City Councilman Eric Ulrich (R-Rockaway Beach) said the decision last week by a panel that sets education policy to shutter Beach Channel High School in Far Rockaway will create a hardship for hundreds of students on the peninsula, who he said would be forced to drop out or travel to Brooklyn or mainland Queens for high school.
“I’m very disappointed with their decision,” Ulrich said in a phone interview Tuesday, referring to the Panel for Education Policy’s decision last week to close Beach Channel and 18 other schools in the city.
The city Department of Education has so far committed only to opening one smaller new school in place of Beach Channel High as it begins to phase out the Rockaway school by not accepting incoming freshmen this fall.
Ulrich said he met with DOE officials and was assured there would be “some geographical preference” at the new school opening in September so children from Rockaway will be guaranteed a seat at the new school, but he was waiting for the assurance in writing.
Ulrich said the plan to close Beach Channel HS made no sense because a DOE review last year found the school was “emerging from academic poverty.”
“Yet a year later, the department says the school’s not good enough to stay open,” the councilman said. “I think there’s a level of hypocrisy there.”
Ulrich said special consideration should have been given to Beach Channel HS because of the difficulty Rockaway residents face in attending school elsewhere.
“In Rockaway, you have a geographical situation. They’re on a peninsula, for God’s sake,” he said.
With Far Rockaway HS — the only other high school on the peninsula after the closing of Stella Maris — at capacity, incoming freshman in Rockaway would either have to attend John Adams High School in Ozone Park or find a school in Brooklyn, Ulrich said.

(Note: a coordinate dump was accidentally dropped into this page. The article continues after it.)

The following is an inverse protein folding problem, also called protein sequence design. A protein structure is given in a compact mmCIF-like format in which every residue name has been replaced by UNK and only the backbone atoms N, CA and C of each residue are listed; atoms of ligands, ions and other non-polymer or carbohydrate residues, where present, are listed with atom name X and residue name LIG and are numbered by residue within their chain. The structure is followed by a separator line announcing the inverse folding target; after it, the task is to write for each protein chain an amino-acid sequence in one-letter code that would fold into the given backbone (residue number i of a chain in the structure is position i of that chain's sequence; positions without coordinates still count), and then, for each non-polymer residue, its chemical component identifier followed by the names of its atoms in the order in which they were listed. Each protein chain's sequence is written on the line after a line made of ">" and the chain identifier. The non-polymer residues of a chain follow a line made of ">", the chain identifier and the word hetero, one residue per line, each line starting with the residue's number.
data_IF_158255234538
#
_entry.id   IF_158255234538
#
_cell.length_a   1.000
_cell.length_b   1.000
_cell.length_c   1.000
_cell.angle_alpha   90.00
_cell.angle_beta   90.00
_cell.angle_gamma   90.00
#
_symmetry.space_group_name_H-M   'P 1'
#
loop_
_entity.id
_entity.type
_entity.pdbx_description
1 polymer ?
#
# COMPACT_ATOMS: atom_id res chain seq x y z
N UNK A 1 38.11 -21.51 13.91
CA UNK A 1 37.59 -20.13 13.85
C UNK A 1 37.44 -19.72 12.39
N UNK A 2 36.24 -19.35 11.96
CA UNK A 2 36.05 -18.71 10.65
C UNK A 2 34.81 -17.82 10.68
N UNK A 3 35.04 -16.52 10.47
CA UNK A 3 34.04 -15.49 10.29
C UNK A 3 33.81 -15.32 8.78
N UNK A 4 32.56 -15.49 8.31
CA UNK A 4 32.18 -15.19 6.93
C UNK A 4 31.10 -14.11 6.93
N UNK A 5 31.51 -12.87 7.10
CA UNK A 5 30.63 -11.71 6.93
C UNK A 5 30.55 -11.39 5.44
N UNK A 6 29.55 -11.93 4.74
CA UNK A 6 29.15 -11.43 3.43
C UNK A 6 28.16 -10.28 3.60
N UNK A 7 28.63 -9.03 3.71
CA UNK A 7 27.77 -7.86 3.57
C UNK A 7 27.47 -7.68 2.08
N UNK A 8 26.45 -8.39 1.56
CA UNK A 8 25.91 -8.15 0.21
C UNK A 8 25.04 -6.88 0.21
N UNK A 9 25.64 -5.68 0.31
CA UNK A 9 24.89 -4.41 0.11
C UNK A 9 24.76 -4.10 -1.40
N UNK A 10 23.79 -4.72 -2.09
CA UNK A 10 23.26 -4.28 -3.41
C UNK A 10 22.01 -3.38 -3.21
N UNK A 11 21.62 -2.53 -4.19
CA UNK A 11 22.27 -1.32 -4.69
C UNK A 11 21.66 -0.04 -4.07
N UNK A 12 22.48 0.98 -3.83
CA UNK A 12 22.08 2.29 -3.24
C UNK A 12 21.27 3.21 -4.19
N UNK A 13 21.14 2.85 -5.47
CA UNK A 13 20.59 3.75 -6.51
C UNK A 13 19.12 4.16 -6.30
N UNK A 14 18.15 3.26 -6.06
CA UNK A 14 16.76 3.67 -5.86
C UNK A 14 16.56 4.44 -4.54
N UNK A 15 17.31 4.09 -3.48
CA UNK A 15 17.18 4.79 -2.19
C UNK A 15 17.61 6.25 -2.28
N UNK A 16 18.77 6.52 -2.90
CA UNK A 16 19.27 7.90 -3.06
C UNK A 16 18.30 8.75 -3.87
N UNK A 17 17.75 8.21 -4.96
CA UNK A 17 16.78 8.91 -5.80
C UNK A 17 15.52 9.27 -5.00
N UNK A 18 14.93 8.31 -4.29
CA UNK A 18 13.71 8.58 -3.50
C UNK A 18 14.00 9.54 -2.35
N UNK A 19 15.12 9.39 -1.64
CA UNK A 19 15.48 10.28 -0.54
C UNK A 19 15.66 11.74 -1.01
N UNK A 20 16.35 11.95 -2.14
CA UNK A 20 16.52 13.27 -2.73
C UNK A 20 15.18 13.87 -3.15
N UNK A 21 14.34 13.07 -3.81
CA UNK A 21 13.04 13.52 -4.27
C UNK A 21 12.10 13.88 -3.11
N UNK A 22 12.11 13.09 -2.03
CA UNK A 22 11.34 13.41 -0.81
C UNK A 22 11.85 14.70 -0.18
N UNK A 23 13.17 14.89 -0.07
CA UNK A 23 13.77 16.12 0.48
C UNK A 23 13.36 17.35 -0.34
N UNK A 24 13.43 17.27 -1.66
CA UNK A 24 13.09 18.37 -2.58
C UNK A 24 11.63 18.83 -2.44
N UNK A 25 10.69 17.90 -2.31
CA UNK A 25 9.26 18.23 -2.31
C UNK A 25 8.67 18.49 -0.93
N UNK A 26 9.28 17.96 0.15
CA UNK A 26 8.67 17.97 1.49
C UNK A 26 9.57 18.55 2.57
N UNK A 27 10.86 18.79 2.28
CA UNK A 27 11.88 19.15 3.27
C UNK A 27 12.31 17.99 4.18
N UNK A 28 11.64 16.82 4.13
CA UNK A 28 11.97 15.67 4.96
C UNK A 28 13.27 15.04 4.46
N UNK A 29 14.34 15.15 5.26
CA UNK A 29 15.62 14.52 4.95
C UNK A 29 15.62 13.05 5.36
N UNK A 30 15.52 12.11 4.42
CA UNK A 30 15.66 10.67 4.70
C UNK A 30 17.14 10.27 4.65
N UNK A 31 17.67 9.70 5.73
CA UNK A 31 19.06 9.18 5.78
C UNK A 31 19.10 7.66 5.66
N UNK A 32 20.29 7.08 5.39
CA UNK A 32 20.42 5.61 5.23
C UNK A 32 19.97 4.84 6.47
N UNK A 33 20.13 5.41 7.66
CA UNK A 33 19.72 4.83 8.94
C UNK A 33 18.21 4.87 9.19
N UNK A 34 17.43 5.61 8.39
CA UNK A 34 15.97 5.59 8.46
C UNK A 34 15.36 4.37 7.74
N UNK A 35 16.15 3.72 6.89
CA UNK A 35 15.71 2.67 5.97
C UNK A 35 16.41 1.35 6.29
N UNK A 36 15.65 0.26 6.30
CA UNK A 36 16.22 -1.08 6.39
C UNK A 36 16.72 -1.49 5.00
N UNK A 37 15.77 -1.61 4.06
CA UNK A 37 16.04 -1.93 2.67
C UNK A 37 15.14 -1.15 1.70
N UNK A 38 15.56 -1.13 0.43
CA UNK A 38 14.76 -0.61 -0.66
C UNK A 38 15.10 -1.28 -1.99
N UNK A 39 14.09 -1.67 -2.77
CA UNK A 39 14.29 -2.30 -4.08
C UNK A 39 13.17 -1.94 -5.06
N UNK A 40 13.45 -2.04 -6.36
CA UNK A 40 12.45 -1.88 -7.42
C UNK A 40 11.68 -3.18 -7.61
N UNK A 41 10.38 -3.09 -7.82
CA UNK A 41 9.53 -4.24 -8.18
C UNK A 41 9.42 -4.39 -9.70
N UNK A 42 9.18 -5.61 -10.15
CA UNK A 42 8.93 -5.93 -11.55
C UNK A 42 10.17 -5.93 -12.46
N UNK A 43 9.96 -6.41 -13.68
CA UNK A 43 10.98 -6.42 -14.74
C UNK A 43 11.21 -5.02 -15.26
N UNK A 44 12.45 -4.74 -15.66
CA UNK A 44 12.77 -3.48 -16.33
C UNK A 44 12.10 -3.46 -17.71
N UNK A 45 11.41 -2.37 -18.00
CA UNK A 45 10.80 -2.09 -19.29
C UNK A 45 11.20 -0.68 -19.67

The DOE said the small school being created will serve 150 incoming freshman at a time. Ulrich noted that between 200 and 250 students comprise a freshman class at Beach Channel HS.
“Where the hell is everybody else going to go to high school?” Ulrich asked.
The councilman said students have three options: drop out, attend school in Brooklyn or find a school in mainland Queens.
The DOE cited graduation rates consistently below 50 percent, reduced enrollment, low grades on the school progress report and “widespread dissatisfaction” when it proposed closing Beach Channel HS in December. The PEP finalized the decision last week.
Ulrich said by the DOE making the decision, the agency suggested parents, students, teachers and administrators at Beach Channel HS failed.
“They haven’t failed,” the councilman said. “I think the department has failed to give these kids the education they deserve.”
Reach reporter Howard Koplowitz by e-mail at hkoplowitz
©2010 Community News Group
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